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Creative SoundBlaster X-Fi Elite Pro - Architecture: SRC

SRC: SRC stands for Sample Rate Converter, and just as the name would suggest it is the part of the card that converts sample frequencies. The reason why this conversion is needed is that Creative's DSP and several of the purpose-specific components only work with sample rates of 48, 96 or 192 kHz.

Earlier Creative cards have employed quite crude methods of sample rate conversion. The result was fairly high levels of distortion and bad frequency response when the SRC worked with sample rates that were not factors or multiples of 48. This has been one of the major complaints regarding Creative's sound cards from audiophiles and home theater enthusiasts, and as such it is understandable that Creative has worked hard to solve its problems.

The SRC handles all sources (regardless of whether they are game sounds, analog input sources or MP3s) that do not have a sample rate of 48, 96 or 192 kHz. The sources are converted into 48 or 96 kHz (depending on the current "mode" and task at hand) in order for the DSP to be able to work with them. Badly executed sample rate conversion creates audible distortion of the sound and that is why Creative has put great effort into making the SRC as transparent as possible. To realize this, they have implemented a thing called X-Fi Hybrid SRC. The process consists of three steps, which you can see below:


Step one: the incoming sample rate is multiplied by two. (44.1 kHz in our example becomes 88.2 kHz, 44.1 * 2 = 88.2).
Step two: the doubled sample rate is multiplied by the target divided by the source multiplied by two to increase the sample rate to 192 kHz (88.2 * (2* (48 / 44.1)) = 192).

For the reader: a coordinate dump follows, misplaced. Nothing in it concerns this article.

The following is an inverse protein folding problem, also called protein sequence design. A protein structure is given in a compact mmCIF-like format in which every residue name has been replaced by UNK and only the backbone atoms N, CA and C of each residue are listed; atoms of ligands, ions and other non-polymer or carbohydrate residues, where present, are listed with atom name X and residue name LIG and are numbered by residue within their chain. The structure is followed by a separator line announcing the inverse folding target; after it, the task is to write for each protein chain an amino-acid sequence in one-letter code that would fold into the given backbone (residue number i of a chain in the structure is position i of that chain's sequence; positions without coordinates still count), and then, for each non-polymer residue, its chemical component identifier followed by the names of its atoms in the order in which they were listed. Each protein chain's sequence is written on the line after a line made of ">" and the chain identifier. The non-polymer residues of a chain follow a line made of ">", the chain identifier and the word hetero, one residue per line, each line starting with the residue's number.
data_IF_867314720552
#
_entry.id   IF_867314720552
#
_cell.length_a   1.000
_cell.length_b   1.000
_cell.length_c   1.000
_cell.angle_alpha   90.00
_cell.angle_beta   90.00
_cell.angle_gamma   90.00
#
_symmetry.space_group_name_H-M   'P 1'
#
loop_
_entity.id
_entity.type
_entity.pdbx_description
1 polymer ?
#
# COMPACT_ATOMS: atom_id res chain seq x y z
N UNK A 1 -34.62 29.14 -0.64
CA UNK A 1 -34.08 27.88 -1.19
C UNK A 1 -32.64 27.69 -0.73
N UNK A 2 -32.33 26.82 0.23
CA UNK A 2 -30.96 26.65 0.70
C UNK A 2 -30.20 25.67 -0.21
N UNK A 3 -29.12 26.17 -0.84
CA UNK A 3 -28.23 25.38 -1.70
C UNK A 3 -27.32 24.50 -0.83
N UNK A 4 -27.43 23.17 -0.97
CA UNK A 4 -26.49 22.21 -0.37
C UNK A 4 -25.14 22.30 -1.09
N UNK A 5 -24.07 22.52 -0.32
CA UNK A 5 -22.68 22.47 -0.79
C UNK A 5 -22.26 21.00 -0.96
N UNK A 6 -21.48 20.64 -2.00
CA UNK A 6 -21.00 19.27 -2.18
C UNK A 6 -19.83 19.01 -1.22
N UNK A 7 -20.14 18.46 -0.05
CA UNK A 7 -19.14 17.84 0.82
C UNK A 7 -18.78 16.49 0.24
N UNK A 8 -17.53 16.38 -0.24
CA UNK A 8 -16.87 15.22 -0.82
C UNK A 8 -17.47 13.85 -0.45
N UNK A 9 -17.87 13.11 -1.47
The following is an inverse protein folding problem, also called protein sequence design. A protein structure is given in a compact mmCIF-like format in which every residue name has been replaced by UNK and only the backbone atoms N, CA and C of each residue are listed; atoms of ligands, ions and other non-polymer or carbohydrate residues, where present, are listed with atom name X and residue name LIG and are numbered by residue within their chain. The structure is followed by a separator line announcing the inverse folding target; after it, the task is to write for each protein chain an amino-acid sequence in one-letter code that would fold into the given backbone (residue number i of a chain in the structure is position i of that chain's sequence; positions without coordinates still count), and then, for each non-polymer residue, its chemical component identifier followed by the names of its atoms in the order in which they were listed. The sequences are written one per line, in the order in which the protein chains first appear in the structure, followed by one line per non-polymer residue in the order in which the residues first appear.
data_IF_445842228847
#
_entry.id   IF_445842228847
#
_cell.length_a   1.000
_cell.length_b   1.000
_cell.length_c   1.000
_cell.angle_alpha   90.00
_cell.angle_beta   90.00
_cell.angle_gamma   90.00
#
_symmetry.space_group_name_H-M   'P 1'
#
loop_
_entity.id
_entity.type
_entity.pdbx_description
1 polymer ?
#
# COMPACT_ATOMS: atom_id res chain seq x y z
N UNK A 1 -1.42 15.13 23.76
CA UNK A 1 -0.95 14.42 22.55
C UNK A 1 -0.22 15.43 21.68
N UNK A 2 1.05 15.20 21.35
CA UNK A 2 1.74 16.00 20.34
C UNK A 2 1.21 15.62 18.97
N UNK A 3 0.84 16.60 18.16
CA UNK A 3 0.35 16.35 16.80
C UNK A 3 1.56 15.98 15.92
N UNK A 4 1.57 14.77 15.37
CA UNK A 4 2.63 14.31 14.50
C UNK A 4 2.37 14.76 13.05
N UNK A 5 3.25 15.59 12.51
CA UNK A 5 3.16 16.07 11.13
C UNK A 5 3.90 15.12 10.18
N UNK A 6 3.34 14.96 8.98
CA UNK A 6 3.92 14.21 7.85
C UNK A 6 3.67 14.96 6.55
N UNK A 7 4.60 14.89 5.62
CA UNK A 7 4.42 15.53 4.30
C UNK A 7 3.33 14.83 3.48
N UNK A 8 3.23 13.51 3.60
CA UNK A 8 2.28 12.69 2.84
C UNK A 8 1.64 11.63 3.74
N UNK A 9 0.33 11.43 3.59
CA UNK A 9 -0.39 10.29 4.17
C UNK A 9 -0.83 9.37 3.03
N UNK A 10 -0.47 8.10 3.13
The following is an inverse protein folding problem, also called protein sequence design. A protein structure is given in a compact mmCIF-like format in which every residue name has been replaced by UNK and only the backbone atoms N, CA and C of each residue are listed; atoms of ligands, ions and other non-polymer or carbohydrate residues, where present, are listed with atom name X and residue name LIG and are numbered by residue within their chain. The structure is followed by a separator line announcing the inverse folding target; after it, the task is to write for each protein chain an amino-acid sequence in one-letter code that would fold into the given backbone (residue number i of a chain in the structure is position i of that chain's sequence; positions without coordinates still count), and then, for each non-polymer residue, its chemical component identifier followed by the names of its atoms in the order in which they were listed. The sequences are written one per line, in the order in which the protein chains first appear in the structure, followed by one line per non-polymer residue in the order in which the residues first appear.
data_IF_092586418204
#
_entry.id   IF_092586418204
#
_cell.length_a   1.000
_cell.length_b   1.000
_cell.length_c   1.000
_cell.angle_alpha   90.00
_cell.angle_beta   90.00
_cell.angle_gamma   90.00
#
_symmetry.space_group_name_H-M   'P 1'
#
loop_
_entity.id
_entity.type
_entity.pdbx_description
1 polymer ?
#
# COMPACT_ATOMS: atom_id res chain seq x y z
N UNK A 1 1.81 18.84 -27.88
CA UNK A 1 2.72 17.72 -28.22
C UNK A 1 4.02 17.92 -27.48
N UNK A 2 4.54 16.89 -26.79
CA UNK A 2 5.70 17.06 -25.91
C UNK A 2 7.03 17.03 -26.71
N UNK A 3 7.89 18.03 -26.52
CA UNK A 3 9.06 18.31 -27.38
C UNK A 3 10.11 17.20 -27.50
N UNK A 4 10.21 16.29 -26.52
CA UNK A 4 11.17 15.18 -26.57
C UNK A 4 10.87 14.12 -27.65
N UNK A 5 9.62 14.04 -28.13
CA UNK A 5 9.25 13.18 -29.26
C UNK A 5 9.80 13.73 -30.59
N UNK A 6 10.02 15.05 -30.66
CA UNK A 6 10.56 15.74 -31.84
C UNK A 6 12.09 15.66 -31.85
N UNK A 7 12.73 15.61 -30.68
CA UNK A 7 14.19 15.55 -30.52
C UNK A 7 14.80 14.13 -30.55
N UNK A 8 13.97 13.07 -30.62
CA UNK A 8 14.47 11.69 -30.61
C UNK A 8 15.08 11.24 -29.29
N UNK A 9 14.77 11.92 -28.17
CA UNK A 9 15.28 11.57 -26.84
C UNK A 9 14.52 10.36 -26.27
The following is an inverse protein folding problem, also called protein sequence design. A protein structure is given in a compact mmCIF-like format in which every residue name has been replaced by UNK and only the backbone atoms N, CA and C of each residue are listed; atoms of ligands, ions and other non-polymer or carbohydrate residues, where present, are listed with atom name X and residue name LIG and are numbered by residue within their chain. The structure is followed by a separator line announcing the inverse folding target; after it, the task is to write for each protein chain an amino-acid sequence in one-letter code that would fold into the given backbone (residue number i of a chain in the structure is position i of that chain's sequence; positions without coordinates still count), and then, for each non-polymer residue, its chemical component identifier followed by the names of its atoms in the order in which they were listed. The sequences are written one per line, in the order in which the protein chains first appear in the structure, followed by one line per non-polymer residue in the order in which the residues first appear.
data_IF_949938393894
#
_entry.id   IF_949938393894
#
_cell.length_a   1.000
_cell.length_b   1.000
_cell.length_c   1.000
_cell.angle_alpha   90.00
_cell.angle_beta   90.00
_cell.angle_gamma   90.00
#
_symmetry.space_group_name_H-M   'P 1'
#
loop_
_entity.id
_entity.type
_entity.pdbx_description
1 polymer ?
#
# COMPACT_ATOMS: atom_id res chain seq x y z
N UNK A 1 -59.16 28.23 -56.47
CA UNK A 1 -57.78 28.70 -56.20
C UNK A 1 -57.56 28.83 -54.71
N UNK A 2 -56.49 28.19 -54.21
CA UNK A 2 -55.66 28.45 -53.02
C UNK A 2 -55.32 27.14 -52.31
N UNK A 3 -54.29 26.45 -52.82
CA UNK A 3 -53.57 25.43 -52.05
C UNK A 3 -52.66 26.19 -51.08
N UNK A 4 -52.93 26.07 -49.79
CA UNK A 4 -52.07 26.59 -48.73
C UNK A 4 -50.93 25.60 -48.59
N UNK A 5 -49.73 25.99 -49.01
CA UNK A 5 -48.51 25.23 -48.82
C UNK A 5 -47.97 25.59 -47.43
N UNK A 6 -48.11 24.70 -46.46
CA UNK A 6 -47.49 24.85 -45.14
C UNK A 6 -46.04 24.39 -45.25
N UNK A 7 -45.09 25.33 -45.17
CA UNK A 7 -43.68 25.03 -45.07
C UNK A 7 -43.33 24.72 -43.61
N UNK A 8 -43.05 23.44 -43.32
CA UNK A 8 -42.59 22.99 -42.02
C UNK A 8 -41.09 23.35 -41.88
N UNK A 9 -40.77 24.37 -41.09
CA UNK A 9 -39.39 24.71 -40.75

Step three: our sample rate of 192 kHz is divided by four to achieve a "DPS-friendly" sample rate of 48 kHz.

As you can probably see, step two is the complicated part of this puzzle. With a poly-phase FIR (Finite Impulse Response) filter, the most demanding calculation in the SRC process is made to achieve a sample rate of 192 kHz. The first step is however not without importance, the relatively simple process as well as step two helps to counteract what is known as imaging.

Creative has chosen not to give exact numbers on the amount of "taps" or what "order" the FIR filter consists of, but insists in its press documents that it is "equivalent" to an FIR filter with more than 100 taps. As a reference, a typical poly-phase FIR filter in a modern, relatively high quality SRC, has 64 taps. According to Creative's documentation, sound converted from 44.1 to 48 kHz has a frequency response of ± 0.0002d dB and THD+Nof -135 after one "pass" through the SRC. In practice this means that our DAPs, even the most extreme models, are quite a bit below this capacity, which means that the difference is pretty much inaudible.
Speaking of the amount of "passes", this is another interesting feature in Creative's SRC: if you want to use the SRC for something other than sample rate conversion, that is possible. For example, it can simulate a Doppler effect (when an object moves towards or away from the listener), pitch control, etc. To increase flexibility, for example to pitch several octaves at once, sound can be looped through the SRC a number of times. Another reason to convert sample rates is to smooth differences or "unevenness" in incoming sample rates.

With its approximate 7 million instructions per second, X-Fi's SRC has in principle as much calculation power as an older Pentium 4 in itself. In short, Creative has not only dealt with its problem with 44.1 kHz, it has also created new possibilities for pitch shifting and sample rate synchronization when the SRC got its overhaul.

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